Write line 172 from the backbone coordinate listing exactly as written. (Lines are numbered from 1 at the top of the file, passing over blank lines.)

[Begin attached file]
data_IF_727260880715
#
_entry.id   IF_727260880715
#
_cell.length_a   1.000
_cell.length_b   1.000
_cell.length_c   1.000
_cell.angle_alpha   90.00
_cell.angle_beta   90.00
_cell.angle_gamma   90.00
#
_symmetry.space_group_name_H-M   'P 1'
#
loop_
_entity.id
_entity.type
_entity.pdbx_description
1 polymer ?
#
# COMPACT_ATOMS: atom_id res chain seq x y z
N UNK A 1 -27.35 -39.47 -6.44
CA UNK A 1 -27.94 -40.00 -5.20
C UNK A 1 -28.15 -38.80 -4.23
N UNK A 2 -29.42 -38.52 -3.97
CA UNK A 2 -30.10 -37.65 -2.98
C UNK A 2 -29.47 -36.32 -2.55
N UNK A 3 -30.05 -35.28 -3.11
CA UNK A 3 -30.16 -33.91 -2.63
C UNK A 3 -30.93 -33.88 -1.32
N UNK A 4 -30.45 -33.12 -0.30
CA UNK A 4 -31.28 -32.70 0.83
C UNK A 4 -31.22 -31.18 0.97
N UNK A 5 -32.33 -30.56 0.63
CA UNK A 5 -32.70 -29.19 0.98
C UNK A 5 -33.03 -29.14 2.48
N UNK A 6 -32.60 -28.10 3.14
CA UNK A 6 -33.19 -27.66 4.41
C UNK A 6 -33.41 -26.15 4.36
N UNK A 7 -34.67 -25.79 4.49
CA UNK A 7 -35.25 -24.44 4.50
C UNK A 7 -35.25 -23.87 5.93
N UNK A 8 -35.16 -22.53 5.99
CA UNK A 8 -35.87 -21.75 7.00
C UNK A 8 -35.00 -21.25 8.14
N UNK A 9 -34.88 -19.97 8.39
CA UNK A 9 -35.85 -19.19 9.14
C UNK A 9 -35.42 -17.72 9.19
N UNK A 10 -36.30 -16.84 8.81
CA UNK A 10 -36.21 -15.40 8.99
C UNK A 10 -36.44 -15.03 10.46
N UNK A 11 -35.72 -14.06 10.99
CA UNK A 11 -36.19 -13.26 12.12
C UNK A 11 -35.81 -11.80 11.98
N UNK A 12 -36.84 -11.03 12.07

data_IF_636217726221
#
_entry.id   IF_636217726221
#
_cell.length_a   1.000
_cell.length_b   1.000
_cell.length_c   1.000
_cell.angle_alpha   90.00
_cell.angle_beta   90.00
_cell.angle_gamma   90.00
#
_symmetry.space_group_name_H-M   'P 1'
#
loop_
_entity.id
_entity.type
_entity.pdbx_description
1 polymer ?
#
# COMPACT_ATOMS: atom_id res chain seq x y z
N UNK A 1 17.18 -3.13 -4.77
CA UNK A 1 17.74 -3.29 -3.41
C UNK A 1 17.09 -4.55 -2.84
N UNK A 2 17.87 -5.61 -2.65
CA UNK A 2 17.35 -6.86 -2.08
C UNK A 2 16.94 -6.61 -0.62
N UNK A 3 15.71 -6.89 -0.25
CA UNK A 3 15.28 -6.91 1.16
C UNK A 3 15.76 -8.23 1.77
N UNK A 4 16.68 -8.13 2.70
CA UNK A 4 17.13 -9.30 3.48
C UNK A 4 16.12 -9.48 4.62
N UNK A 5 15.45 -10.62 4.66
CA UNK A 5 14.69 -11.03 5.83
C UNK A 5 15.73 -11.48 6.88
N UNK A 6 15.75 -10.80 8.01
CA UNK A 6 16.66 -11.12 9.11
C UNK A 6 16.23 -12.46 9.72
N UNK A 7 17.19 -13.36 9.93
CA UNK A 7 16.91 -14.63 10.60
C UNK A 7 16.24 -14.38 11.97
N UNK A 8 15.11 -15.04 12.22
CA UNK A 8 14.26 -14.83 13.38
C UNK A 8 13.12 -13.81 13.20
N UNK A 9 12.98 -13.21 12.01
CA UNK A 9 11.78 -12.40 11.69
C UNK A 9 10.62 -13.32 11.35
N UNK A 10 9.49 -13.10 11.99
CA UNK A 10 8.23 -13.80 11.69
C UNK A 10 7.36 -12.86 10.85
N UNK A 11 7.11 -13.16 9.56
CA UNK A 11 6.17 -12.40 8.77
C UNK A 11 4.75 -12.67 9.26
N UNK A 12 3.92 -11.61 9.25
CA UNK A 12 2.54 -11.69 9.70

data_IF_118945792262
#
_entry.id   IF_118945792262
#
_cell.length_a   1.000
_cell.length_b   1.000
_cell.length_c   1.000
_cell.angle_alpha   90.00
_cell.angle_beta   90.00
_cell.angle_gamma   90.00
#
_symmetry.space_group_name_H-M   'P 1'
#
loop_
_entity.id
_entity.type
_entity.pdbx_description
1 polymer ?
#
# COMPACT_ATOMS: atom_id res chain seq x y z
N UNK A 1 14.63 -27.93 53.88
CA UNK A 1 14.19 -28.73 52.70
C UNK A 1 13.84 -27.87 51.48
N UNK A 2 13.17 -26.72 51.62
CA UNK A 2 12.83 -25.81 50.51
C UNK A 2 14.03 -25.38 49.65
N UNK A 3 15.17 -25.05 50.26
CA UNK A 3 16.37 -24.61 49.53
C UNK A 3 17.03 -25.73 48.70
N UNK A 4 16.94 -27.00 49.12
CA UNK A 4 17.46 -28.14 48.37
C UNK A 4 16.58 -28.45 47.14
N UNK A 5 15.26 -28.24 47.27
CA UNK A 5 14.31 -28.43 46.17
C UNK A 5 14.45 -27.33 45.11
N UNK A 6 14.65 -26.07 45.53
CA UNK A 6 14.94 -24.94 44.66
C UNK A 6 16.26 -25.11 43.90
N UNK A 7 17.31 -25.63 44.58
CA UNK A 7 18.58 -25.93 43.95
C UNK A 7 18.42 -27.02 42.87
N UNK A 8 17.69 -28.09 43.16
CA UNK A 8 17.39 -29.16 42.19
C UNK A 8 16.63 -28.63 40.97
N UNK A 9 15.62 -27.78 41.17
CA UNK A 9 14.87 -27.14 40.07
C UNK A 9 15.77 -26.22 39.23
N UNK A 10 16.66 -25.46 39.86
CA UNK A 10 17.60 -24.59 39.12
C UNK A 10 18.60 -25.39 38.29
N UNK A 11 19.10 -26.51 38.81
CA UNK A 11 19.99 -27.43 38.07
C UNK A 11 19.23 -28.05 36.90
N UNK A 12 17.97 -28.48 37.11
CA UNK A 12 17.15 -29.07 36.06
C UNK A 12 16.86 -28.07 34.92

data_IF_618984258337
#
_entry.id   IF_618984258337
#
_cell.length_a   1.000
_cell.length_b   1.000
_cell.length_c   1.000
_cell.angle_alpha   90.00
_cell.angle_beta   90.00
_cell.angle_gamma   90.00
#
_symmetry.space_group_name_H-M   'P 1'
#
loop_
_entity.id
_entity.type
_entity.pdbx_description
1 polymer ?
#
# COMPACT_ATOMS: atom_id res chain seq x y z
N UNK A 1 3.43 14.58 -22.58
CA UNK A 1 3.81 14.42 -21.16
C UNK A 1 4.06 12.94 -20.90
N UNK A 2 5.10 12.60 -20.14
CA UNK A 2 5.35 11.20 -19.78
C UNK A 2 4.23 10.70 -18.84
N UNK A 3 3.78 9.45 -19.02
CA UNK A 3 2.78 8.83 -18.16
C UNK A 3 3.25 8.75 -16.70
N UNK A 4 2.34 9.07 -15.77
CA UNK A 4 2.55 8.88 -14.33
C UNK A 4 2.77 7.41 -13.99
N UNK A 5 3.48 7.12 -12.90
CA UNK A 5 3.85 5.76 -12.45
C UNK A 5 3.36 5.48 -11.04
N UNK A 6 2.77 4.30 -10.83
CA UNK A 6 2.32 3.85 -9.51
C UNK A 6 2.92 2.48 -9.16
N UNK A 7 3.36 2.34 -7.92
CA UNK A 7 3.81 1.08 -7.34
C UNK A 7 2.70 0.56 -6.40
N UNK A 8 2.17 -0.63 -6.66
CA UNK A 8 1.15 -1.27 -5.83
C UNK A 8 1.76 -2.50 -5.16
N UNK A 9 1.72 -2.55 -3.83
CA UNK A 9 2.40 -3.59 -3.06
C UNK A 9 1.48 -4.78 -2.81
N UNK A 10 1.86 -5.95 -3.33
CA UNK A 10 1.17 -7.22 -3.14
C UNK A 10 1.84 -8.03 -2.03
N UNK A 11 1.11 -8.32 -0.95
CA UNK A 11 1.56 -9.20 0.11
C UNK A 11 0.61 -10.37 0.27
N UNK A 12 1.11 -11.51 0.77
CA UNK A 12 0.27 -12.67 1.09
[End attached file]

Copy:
_cell.length_c   1.000